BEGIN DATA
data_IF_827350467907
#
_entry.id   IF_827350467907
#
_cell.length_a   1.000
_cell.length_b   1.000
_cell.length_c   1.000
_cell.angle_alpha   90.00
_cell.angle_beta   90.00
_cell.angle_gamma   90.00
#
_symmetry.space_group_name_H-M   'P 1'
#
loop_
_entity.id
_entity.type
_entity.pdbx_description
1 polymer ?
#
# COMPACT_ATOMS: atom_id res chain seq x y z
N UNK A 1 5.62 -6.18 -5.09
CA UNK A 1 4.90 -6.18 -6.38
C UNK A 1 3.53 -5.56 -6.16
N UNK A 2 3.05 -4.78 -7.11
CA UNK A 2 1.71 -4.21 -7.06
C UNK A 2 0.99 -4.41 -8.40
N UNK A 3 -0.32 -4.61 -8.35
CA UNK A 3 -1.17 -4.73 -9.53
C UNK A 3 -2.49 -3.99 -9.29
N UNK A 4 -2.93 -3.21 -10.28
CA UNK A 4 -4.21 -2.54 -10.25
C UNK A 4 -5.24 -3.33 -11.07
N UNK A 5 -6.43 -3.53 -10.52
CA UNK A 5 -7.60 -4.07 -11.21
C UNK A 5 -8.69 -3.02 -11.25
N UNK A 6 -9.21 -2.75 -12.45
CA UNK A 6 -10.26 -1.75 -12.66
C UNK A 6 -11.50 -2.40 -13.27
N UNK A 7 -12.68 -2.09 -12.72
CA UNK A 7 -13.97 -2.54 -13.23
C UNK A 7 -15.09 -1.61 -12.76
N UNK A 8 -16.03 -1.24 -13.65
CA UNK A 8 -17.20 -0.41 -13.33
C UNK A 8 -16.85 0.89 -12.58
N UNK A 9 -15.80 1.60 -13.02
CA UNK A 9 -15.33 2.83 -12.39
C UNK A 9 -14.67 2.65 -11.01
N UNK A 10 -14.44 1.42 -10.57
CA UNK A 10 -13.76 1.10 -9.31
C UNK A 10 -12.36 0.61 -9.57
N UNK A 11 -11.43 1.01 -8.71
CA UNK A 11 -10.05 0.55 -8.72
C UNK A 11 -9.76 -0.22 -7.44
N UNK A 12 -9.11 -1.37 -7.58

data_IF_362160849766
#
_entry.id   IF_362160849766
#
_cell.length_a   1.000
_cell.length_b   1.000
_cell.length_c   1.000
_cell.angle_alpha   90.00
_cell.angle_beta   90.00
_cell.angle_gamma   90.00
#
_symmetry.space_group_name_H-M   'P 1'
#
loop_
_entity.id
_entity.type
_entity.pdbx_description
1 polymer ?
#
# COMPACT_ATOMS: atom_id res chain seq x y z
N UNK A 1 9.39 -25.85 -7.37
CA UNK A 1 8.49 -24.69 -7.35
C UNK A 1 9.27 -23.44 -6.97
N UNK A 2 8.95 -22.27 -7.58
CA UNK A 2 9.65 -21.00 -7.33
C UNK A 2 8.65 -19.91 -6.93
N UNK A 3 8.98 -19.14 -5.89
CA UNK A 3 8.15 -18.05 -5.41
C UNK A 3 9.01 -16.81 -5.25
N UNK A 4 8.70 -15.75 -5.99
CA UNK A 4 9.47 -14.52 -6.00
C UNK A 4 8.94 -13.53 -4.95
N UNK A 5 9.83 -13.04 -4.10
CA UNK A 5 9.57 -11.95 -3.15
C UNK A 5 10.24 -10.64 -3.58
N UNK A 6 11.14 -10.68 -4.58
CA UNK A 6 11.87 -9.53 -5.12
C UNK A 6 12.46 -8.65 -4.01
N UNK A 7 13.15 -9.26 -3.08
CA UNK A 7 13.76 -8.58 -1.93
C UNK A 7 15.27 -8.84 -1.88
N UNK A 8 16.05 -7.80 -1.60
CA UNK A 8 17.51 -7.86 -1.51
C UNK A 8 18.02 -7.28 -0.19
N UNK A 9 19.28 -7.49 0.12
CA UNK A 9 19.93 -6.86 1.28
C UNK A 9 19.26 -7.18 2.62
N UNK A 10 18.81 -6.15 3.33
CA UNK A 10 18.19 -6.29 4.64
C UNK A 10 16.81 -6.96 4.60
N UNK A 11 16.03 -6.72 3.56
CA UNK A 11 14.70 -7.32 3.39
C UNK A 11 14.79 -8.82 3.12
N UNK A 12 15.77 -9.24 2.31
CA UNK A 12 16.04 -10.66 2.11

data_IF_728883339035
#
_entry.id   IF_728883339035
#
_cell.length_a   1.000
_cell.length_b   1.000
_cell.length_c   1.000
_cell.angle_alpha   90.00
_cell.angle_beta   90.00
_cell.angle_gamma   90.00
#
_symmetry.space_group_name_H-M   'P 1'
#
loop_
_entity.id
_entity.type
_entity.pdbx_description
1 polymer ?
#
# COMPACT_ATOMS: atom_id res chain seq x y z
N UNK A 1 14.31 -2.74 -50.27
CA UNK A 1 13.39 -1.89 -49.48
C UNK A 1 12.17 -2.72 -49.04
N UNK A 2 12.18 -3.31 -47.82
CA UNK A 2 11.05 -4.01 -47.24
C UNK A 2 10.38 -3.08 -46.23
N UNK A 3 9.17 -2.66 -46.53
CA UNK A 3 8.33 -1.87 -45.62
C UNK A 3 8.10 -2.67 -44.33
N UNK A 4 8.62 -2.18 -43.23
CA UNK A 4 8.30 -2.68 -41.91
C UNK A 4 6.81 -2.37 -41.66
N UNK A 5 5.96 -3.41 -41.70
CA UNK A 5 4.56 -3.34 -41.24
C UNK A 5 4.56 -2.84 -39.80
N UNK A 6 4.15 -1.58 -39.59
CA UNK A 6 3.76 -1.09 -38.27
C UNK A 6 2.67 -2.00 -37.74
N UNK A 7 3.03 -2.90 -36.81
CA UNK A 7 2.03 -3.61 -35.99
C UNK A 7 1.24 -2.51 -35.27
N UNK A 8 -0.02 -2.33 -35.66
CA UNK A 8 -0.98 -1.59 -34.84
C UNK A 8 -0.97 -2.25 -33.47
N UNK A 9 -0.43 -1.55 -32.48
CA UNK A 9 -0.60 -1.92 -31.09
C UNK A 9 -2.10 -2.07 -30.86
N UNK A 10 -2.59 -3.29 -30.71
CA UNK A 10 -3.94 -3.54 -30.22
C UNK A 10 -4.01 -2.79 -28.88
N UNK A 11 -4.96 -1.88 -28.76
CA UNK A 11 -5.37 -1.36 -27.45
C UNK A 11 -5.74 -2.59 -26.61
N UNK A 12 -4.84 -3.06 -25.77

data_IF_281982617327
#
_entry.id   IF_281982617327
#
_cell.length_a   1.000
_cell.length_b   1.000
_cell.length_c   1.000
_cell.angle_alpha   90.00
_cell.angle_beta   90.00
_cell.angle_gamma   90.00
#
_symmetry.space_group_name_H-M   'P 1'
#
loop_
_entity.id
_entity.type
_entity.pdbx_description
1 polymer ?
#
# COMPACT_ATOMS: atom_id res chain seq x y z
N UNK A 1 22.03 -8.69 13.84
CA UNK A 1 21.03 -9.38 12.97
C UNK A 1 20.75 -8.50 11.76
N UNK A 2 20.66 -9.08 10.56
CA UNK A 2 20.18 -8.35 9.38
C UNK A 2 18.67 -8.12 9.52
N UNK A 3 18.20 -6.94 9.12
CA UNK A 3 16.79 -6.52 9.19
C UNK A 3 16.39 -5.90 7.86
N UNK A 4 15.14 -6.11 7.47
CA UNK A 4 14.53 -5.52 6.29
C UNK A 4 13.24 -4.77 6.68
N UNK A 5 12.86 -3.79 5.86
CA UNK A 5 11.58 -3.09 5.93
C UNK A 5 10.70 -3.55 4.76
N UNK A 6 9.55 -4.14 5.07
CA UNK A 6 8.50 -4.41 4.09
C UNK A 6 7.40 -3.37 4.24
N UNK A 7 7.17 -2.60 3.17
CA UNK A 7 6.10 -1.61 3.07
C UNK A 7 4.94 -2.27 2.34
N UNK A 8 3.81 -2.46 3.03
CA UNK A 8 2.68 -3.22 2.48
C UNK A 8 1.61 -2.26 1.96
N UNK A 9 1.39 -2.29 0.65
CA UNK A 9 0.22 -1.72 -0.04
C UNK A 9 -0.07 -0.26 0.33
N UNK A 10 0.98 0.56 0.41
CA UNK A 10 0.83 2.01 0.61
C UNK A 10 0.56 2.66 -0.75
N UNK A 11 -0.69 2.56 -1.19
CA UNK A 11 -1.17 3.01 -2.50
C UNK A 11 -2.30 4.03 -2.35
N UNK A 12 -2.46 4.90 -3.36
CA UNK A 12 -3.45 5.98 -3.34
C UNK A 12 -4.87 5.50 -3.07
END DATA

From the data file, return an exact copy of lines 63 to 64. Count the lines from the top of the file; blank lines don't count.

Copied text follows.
_cell.angle_beta   90.00
_cell.angle_gamma   90.00